Searching for Safe Toys

Searching for Safe Toys


Toys line the shelves of Kaboom! in Leesburg.

This year’s holiday shopping season figures to be more complicated than in the past. With the massive toy recalls that have happened in the past few months, it is necessary to make sure the toys going to loved ones are safe.

According to the Consumer Product Safety Commission, 2007 has been an unusual year in terms of toy safety. Since 2000, there has been an average of 34 recalls per year. In 2007 there have been 74. The major difference in 2007 has come because of high levels of lead paint, which has been the cause of 36 toy recalls. Twenty-nine of those have come since Aug. 21.

The independent safety organization Underwriters Laboratories has issued a list of tips for holiday shoppers. It urges consumers to make pay attention to the recommended age on a toy. It is also important to make sure a toy has been independently tested for safety.

LOUDOUN COUNTY toy stores are working together to educate the public about the safety of their toys. "With so much press devoted to these toy recalls, we want the public to know that our toys are safe," says Tim Holmes, co-owner of Go Bananas in Brambleton.

This feeling of safety comes directly from the source of the products. Many local toy stores do not get toys from large manufacturers, but specialty toy companies where quality assurance is the first priority.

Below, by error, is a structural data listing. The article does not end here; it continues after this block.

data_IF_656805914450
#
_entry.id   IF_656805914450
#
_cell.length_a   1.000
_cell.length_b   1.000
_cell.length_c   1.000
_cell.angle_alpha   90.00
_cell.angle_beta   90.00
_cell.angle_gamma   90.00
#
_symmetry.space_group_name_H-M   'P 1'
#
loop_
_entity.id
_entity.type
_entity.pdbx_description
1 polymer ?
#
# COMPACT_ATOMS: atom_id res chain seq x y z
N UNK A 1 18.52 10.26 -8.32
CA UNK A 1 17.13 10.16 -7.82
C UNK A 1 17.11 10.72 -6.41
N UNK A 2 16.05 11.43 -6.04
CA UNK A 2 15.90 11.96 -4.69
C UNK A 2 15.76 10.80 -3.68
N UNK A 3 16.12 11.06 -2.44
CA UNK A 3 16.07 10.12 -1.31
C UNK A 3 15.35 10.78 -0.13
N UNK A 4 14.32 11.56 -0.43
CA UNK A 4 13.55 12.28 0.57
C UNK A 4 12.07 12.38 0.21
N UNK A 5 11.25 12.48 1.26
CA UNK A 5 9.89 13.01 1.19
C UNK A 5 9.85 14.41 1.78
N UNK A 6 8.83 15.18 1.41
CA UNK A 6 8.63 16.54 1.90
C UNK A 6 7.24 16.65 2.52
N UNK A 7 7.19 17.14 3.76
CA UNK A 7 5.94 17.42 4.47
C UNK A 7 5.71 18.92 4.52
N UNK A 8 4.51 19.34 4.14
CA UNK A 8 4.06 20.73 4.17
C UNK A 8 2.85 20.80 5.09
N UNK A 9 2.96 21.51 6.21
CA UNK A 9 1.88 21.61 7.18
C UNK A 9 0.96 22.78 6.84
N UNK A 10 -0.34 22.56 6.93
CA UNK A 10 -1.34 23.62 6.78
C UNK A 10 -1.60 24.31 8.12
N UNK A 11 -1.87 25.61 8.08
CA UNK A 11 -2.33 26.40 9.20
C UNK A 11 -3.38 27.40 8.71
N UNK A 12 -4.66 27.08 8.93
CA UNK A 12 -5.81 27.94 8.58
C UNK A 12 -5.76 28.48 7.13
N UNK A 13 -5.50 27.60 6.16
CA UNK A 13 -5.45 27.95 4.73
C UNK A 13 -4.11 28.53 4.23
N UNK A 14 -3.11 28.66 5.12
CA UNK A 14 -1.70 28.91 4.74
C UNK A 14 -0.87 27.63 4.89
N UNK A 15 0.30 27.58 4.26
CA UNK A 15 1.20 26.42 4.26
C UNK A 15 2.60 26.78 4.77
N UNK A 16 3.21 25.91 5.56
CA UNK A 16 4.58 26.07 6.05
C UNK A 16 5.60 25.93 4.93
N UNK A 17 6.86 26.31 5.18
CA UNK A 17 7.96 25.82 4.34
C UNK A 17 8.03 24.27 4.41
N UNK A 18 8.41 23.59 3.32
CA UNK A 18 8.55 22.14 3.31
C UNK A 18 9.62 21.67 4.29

Mary Porter, owner of Curiosity Zone in Ashburn, has confidence in her products. "We order from high-quality, lower-volume manufacturers, so we haven’t seen any problems," she says.

Many specialty toy manufacturers are more than willing to share information with their clients. Bettie Moore owns Kaboom! in Leesburg and she has been happy with her suppliers’ response. "Our manufacturers have all sent me lists of where each of their products is manufactured. We keep them in a binder up front, and if any customer concerns arise, we have the data right there to show them," she says.

Much of the concern has been about toys that come from China. "People pick up a toy and see ‘Made in China,’ and immediately alarm bells go off," Holmes says. "We order from mostly U.S. and European companies. We do have a few manufacturers in China, but they are specialty manufacturers with very strict quality assurance standards."

The only one of the recalled toys to appear in local specialty toy stores has been a Thomas the Train play set, which was recalled on June 13. Dana Barnes, who runs High Five Inc., a toy manufacturer representative based in Ashburn, says that this is the only recall issue he has dealt with since the recalls began.

"These are stores that stay away from mass merchandise, they’re more selective in what they buy," Barnes says, "because of this, these stores have had almost none of their inventory recalled."